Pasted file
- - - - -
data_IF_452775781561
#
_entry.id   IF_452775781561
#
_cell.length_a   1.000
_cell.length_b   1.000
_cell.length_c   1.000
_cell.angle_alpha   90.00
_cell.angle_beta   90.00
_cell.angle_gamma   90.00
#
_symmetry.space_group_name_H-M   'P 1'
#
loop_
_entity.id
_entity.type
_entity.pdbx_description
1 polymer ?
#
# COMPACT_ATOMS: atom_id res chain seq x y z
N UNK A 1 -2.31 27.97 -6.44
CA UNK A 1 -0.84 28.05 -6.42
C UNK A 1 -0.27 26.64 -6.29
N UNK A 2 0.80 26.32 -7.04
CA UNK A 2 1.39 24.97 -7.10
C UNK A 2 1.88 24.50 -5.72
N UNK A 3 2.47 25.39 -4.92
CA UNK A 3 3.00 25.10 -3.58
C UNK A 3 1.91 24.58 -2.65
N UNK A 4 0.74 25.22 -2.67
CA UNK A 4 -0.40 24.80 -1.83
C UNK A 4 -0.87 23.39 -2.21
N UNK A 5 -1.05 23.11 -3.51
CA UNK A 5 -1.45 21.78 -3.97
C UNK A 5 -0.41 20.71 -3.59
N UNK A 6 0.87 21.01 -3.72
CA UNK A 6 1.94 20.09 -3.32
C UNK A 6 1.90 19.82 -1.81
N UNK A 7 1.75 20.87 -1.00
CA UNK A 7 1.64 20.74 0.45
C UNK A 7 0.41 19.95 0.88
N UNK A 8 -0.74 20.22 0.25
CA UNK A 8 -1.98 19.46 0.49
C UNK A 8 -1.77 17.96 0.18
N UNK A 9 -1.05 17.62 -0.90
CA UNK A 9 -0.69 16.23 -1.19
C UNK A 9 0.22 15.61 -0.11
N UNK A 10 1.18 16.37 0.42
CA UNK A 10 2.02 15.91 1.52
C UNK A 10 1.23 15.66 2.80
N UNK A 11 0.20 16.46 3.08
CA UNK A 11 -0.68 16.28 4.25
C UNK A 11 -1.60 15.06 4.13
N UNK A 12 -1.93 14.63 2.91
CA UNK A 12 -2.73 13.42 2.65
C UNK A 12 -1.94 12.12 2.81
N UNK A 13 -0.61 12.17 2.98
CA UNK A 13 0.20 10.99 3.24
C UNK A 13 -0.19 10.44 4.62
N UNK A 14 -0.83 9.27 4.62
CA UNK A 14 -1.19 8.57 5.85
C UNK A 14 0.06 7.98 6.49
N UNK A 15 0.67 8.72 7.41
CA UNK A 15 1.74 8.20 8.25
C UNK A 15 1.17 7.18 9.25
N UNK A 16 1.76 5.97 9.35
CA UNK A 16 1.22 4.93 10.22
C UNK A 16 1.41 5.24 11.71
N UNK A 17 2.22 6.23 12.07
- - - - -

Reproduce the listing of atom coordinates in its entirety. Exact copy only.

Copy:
data_IF_452775781561
#
_entry.id   IF_452775781561
#
_cell.length_a   1.000
_cell.length_b   1.000
_cell.length_c   1.000
_cell.angle_alpha   90.00
_cell.angle_beta   90.00
_cell.angle_gamma   90.00
#
_symmetry.space_group_name_H-M   'P 1'
#
loop_
_entity.id
_entity.type
_entity.pdbx_description
1 polymer ?
#
# COMPACT_ATOMS: atom_id res chain seq x y z
N UNK A 1 -2.31 27.97 -6.44
CA UNK A 1 -0.84 28.05 -6.42
C UNK A 1 -0.27 26.64 -6.29
N UNK A 2 0.80 26.32 -7.04
CA UNK A 2 1.39 24.97 -7.10
C UNK A 2 1.88 24.50 -5.72
N UNK A 3 2.47 25.39 -4.92
CA UNK A 3 3.00 25.10 -3.58
C UNK A 3 1.91 24.58 -2.65
N UNK A 4 0.74 25.22 -2.67
CA UNK A 4 -0.40 24.80 -1.83
C UNK A 4 -0.87 23.39 -2.21
N UNK A 5 -1.05 23.11 -3.51
CA UNK A 5 -1.45 21.78 -3.97
C UNK A 5 -0.41 20.71 -3.59
N UNK A 6 0.87 21.01 -3.72
CA UNK A 6 1.94 20.09 -3.32
C UNK A 6 1.90 19.82 -1.81
N UNK A 7 1.75 20.87 -1.00
CA UNK A 7 1.64 20.74 0.45
C UNK A 7 0.41 19.95 0.88
N UNK A 8 -0.74 20.22 0.25
CA UNK A 8 -1.98 19.46 0.49
C UNK A 8 -1.77 17.96 0.18
N UNK A 9 -1.05 17.62 -0.90
CA UNK A 9 -0.69 16.23 -1.19
C UNK A 9 0.22 15.61 -0.11
N UNK A 10 1.18 16.37 0.42
CA UNK A 10 2.02 15.91 1.52
C UNK A 10 1.23 15.66 2.80
N UNK A 11 0.20 16.46 3.08
CA UNK A 11 -0.68 16.28 4.25
C UNK A 11 -1.60 15.06 4.13
N UNK A 12 -1.93 14.63 2.91
CA UNK A 12 -2.73 13.42 2.65
C UNK A 12 -1.94 12.12 2.81
N UNK A 13 -0.61 12.17 2.98
CA UNK A 13 0.20 10.99 3.24
C UNK A 13 -0.19 10.44 4.62
N UNK A 14 -0.83 9.27 4.62
CA UNK A 14 -1.19 8.57 5.85
C UNK A 14 0.06 7.98 6.49
N UNK A 15 0.67 8.72 7.41
CA UNK A 15 1.74 8.20 8.25
C UNK A 15 1.17 7.18 9.25
N UNK A 16 1.76 5.97 9.35
CA UNK A 16 1.22 4.93 10.22
C UNK A 16 1.41 5.24 11.71
N UNK A 17 2.22 6.23 12.07